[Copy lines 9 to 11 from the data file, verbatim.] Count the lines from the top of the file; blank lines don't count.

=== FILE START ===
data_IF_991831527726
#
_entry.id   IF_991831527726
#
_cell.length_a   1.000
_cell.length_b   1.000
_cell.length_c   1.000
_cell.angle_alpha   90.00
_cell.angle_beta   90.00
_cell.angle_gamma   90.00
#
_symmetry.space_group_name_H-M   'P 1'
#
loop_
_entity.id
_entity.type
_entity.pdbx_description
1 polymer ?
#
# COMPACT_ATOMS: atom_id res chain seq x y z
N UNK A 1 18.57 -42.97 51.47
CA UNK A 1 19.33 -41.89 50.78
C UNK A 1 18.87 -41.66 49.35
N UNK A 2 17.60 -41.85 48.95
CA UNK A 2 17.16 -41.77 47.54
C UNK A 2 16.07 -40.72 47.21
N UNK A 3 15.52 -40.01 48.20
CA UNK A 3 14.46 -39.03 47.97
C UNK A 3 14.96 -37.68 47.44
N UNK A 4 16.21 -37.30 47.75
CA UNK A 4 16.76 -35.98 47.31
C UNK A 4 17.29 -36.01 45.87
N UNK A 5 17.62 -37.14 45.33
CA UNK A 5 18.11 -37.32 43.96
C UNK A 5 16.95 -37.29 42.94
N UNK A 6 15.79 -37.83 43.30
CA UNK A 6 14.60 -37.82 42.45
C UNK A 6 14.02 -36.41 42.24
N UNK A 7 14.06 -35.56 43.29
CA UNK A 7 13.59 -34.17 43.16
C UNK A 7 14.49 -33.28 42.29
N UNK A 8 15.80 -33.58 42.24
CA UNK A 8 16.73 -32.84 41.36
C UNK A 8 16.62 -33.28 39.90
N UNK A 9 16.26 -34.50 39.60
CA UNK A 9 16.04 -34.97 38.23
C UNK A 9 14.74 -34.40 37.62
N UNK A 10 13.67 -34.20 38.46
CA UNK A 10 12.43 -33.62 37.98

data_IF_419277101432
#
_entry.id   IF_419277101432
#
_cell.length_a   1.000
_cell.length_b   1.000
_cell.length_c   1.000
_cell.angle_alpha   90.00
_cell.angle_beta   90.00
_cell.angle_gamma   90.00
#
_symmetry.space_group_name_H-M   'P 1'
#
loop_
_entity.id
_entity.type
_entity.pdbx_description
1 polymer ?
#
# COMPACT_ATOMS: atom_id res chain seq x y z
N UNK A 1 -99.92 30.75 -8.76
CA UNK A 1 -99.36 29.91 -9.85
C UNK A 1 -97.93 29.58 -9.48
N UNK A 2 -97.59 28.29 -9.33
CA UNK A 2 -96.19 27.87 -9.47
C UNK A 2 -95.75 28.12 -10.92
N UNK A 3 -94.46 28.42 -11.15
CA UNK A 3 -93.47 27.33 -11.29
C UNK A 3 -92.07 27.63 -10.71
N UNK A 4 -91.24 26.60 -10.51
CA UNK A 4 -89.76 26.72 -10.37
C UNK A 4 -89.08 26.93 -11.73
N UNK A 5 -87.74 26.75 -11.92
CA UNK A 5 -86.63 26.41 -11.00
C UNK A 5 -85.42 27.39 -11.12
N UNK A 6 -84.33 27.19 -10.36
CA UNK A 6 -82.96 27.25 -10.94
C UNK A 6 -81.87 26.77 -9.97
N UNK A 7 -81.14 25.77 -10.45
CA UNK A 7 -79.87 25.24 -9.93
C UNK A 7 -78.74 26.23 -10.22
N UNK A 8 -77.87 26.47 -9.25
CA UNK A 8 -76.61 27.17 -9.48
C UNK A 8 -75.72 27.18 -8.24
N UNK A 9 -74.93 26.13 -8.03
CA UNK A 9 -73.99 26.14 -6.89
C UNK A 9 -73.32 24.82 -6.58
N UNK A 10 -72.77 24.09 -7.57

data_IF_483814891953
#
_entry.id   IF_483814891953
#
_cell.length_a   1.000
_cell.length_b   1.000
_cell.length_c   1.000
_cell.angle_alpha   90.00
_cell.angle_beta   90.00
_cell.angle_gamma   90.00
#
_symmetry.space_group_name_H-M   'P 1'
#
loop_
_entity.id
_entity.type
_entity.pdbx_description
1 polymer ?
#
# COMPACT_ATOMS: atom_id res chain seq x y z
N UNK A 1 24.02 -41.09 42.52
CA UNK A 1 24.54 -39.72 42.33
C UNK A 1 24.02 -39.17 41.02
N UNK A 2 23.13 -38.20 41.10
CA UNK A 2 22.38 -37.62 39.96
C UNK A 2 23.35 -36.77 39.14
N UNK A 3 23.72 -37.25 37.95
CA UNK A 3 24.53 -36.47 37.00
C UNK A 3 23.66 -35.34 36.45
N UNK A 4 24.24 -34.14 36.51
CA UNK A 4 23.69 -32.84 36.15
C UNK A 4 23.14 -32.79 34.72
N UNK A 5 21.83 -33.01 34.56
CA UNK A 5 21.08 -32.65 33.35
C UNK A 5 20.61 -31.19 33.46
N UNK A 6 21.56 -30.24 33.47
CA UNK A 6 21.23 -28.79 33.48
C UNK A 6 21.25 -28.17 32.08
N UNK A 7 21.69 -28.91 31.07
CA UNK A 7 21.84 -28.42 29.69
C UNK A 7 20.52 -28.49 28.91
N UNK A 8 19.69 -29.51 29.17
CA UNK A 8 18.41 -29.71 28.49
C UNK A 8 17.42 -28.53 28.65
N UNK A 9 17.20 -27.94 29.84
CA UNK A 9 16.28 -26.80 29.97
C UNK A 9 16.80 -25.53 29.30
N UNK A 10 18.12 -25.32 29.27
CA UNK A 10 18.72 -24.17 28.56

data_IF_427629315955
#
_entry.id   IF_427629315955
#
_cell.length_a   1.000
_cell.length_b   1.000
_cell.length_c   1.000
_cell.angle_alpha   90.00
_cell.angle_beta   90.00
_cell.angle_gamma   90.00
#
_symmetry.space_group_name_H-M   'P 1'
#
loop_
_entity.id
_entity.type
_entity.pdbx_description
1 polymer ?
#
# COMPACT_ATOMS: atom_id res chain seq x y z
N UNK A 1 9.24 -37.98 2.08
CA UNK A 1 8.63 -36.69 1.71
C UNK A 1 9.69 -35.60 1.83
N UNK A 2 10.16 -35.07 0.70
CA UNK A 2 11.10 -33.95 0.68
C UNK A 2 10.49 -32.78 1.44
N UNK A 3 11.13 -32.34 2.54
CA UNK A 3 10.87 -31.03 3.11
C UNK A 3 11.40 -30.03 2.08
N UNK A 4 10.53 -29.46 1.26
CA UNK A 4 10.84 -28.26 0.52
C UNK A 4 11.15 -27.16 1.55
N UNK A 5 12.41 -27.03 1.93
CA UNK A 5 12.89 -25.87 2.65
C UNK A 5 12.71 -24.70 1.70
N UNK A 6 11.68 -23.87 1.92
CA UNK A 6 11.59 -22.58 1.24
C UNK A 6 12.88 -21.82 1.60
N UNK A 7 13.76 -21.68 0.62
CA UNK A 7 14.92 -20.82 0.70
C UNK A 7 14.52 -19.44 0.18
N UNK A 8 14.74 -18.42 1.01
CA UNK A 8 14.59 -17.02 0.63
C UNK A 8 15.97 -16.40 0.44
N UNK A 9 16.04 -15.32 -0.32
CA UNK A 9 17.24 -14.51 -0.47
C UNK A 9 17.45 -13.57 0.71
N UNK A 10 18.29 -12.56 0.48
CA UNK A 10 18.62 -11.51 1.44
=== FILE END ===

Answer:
_cell.angle_beta   90.00
_cell.angle_gamma   90.00
#